Although the U.S. Supreme Court has looked upon these laws with a somewhat skeptical eye, several states have enacted “grandparent visitation” laws that permit some children’s grandparents to spend time with them even against the wishes of their parents. In an Alabama Supreme Court case considering that state’s grandparent visitation law, Justice Tom Parker offered a particularly odd reason to strike the law down:
The main opinion in this case references Troxel v. Granville, for the principle that parents have a fundamental right to direct the care and upbringing of their children. This right does not originate with Troxel, however; it has existed for millennia, an integral part of the institution of the family. . . .
One man and one woman came together in covenant before God, and they, with the children God gave them, became the first human social structure. As William Blackstone wrote, “single families … formed the first natural society,” becoming “the first though imperfect rudiments of civil or political society.” There was no state: no one person had been given civil authority over another, to punish evil and to prevent oppression. Nor was there a church to provide structure and order in the worship of the Creator. Both of these necessary institutions would come later — indeed, they were prefigured in the discipline and worship of the family — but the “sacred” relationships, within the family came first.
This is, to say the least, a strange way for a judge to behave. The Bible is pretty clear that people who claim to understand God’s justice are wrong. And the Constitution is even more clear that law flows from the will of the people, not from one man’s reading of a religious text.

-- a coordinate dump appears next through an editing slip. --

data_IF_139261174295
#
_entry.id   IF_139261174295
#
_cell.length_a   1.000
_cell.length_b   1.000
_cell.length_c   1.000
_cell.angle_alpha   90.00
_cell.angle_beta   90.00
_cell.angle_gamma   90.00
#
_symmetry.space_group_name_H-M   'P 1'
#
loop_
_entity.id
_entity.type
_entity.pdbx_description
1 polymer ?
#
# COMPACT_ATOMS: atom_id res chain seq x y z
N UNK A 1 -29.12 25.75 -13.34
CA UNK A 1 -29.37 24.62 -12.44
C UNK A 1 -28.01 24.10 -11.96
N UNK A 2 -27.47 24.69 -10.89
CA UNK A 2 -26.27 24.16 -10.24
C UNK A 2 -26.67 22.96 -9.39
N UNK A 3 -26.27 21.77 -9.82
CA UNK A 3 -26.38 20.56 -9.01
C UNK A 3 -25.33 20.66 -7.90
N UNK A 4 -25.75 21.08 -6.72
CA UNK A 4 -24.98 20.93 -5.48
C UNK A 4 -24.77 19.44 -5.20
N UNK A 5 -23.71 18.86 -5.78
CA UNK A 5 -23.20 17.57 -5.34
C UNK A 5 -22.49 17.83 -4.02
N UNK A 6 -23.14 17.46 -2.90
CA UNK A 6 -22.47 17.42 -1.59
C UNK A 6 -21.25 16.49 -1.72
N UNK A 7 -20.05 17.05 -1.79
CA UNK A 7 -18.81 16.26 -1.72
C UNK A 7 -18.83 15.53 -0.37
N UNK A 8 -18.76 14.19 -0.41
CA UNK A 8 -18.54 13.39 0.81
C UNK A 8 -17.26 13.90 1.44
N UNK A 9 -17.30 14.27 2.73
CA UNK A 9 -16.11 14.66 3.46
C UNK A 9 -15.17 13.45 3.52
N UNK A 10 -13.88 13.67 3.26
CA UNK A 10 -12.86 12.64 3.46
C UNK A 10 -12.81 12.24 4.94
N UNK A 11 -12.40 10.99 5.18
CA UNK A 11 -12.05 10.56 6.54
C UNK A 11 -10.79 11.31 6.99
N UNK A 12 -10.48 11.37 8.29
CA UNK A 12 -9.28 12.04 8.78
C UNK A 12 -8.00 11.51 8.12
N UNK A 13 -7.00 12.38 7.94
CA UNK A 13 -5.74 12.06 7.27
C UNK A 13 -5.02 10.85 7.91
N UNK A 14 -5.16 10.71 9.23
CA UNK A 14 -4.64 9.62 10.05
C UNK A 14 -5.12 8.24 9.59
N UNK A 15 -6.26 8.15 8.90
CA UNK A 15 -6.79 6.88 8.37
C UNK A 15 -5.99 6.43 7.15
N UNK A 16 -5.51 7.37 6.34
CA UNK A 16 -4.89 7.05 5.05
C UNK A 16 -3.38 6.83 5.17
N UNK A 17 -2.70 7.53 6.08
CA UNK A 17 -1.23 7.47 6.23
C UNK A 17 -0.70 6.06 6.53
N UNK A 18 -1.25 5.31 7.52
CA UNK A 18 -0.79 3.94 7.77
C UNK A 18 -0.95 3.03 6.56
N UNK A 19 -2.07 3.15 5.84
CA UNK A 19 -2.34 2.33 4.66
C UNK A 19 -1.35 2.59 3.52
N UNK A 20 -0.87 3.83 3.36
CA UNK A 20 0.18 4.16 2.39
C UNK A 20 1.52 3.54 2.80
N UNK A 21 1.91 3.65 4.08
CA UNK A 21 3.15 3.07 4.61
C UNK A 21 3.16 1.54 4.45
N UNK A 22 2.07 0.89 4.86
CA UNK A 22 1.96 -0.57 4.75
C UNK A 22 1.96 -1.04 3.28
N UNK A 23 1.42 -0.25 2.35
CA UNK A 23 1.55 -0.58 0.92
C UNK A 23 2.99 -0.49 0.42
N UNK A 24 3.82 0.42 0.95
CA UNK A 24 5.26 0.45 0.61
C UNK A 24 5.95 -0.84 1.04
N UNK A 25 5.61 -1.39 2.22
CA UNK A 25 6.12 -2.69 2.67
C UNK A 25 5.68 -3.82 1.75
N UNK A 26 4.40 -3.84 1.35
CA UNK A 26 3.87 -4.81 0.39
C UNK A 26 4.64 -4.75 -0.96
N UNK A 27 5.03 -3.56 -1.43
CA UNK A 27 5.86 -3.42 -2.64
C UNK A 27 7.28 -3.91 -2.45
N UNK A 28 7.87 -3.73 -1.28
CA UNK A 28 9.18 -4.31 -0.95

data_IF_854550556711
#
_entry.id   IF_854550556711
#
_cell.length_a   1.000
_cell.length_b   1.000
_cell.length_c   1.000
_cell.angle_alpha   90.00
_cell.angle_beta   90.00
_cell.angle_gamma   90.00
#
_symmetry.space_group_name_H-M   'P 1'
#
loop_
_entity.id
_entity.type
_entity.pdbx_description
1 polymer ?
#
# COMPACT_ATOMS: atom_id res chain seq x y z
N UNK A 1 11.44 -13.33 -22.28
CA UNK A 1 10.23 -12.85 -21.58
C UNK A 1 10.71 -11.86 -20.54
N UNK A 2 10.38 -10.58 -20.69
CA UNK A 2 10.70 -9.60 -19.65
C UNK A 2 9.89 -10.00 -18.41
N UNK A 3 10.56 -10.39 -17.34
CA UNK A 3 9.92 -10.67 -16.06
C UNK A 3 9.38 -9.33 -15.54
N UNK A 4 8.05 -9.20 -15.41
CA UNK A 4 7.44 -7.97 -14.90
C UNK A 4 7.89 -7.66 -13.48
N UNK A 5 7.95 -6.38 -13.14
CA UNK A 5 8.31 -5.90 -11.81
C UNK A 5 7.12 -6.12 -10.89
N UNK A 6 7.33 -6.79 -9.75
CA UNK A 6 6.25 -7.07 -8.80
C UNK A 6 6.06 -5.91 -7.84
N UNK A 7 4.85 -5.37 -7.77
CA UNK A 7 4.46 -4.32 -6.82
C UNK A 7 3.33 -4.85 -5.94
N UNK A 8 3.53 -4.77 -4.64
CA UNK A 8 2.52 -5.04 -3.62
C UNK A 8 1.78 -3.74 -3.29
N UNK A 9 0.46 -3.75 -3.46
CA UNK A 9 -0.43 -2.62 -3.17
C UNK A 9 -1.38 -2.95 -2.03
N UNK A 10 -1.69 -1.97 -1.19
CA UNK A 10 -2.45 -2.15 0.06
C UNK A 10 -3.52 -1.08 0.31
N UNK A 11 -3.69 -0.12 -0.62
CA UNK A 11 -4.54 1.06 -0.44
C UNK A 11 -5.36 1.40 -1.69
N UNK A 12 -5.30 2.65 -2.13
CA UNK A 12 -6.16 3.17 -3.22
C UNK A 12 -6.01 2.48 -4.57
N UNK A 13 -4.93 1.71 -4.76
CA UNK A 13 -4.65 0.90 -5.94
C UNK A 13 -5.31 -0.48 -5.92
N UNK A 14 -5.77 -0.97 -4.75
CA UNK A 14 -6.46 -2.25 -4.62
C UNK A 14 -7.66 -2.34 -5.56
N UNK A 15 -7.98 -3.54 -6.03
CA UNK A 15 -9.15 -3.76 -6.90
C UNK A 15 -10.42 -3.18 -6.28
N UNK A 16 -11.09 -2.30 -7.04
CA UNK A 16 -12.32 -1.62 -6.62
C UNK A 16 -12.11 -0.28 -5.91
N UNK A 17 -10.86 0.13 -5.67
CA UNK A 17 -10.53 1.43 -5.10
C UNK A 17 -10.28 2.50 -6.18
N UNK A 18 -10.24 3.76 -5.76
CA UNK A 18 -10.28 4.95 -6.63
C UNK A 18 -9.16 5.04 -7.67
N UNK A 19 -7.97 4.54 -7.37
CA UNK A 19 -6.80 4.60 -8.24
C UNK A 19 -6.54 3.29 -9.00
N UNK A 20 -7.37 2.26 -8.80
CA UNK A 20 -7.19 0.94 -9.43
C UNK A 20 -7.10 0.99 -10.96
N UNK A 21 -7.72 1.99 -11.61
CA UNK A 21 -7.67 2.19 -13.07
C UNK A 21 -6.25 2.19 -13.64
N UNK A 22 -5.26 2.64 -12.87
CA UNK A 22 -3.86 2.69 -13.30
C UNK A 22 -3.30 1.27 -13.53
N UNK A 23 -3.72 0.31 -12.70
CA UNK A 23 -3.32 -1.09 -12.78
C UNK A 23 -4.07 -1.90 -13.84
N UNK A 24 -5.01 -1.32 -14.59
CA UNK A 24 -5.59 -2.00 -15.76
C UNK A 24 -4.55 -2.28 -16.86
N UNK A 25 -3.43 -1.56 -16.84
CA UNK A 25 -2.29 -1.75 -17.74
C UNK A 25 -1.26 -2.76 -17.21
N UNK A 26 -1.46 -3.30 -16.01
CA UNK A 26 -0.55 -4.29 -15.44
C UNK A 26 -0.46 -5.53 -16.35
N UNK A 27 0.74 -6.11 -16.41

Moreover, this kind of judicial speculation about the will of God has a sordid place in American history. When a Virginia judge was asked to consider whether an interracial couple may legally marry, he too claimed the power to read God’s mind.
Almighty God created the races white, black, yellow, malay and red, and he placed them on separate continents. And but for the interference with his arrangement there would be no cause for such marriages. The fact that he separated the races shows that he did not intend for the races to mix
Thankfully, the Supreme Court’s justices did not believe themselves to be prophets, and they unanimously reversed the would-be seer in the landmark Loving v. Virginia decision.
Sadly, there is reason to believe that Parker would have come down the wrong way in that decision as well. Parker is not simply a disciple of disgraced former Alabama Chief Justice Roy Moore, he also has a long history of bigoted and hateful associations. The picture above depicts Parker with two local hate group leaders. One is Leonard Wilson, a segregationist and national board member of a group called the Council of Conservative Citizens that has described African-Americans as “a retrograde species of humanity.” The other is Mike Whorton, Alabama state leader of the neo-Confederate League of the South. Parker also exposed his personal animus towards gay Americans when he recently compared a judge who struck down the unconstitutional Don’t Ask, Don’t Tell policy to Al-Qaeda.